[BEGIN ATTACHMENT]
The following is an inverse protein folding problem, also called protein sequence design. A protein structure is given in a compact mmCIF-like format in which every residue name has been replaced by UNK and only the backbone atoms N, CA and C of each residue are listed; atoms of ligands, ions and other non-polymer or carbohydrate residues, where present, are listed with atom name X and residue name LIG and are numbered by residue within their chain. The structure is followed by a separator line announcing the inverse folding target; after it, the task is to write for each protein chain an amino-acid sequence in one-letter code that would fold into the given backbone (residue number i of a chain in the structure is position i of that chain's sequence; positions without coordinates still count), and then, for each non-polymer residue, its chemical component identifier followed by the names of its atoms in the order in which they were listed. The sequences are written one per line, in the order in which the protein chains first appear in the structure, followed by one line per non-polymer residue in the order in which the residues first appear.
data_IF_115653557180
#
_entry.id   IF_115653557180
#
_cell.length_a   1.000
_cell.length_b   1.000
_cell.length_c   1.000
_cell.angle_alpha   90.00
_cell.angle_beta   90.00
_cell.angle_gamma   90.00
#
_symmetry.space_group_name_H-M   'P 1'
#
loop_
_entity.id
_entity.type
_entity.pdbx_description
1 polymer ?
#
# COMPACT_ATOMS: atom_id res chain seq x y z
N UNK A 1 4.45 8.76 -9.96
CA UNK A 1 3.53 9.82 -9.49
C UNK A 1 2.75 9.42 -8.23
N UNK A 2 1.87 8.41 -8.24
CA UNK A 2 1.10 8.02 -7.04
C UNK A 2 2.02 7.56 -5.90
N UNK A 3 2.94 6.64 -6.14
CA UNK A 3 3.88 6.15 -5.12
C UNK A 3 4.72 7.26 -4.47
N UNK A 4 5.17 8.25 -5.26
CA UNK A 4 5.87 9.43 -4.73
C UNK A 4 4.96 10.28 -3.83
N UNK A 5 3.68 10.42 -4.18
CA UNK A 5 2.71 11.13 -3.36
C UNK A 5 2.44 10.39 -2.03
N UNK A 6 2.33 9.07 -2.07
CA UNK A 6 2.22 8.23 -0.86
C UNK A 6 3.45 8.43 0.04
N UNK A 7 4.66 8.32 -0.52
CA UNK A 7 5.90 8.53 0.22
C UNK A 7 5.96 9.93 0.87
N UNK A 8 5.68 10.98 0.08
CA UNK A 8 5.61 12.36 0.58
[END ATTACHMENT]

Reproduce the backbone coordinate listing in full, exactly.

The following is an inverse protein folding problem, also called protein sequence design. A protein structure is given in a compact mmCIF-like format in which every residue name has been replaced by UNK and only the backbone atoms N, CA and C of each residue are listed; atoms of ligands, ions and other non-polymer or carbohydrate residues, where present, are listed with atom name X and residue name LIG and are numbered by residue within their chain. The structure is followed by a separator line announcing the inverse folding target; after it, the task is to write for each protein chain an amino-acid sequence in one-letter code that would fold into the given backbone (residue number i of a chain in the structure is position i of that chain's sequence; positions without coordinates still count), and then, for each non-polymer residue, its chemical component identifier followed by the names of its atoms in the order in which they were listed. The sequences are written one per line, in the order in which the protein chains first appear in the structure, followed by one line per non-polymer residue in the order in which the residues first appear.
data_IF_115653557180
#
_entry.id   IF_115653557180
#
_cell.length_a   1.000
_cell.length_b   1.000
_cell.length_c   1.000
_cell.angle_alpha   90.00
_cell.angle_beta   90.00
_cell.angle_gamma   90.00
#
_symmetry.space_group_name_H-M   'P 1'
#
loop_
_entity.id
_entity.type
_entity.pdbx_description
1 polymer ?
#
# COMPACT_ATOMS: atom_id res chain seq x y z
N UNK A 1 4.45 8.76 -9.96
CA UNK A 1 3.53 9.82 -9.49
C UNK A 1 2.75 9.42 -8.23
N UNK A 2 1.87 8.41 -8.24
CA UNK A 2 1.10 8.02 -7.04
C UNK A 2 2.02 7.56 -5.90
N UNK A 3 2.94 6.64 -6.14
CA UNK A 3 3.88 6.15 -5.12
C UNK A 3 4.72 7.26 -4.47
N UNK A 4 5.17 8.25 -5.26
CA UNK A 4 5.87 9.43 -4.73
C UNK A 4 4.96 10.28 -3.83
N UNK A 5 3.68 10.42 -4.18
CA UNK A 5 2.71 11.13 -3.36
C UNK A 5 2.44 10.39 -2.03
N UNK A 6 2.33 9.07 -2.07
CA UNK A 6 2.22 8.23 -0.86
C UNK A 6 3.45 8.43 0.04
N UNK A 7 4.66 8.32 -0.52
CA UNK A 7 5.90 8.53 0.22
C UNK A 7 5.96 9.93 0.87
N UNK A 8 5.68 10.98 0.08
CA UNK A 8 5.61 12.36 0.58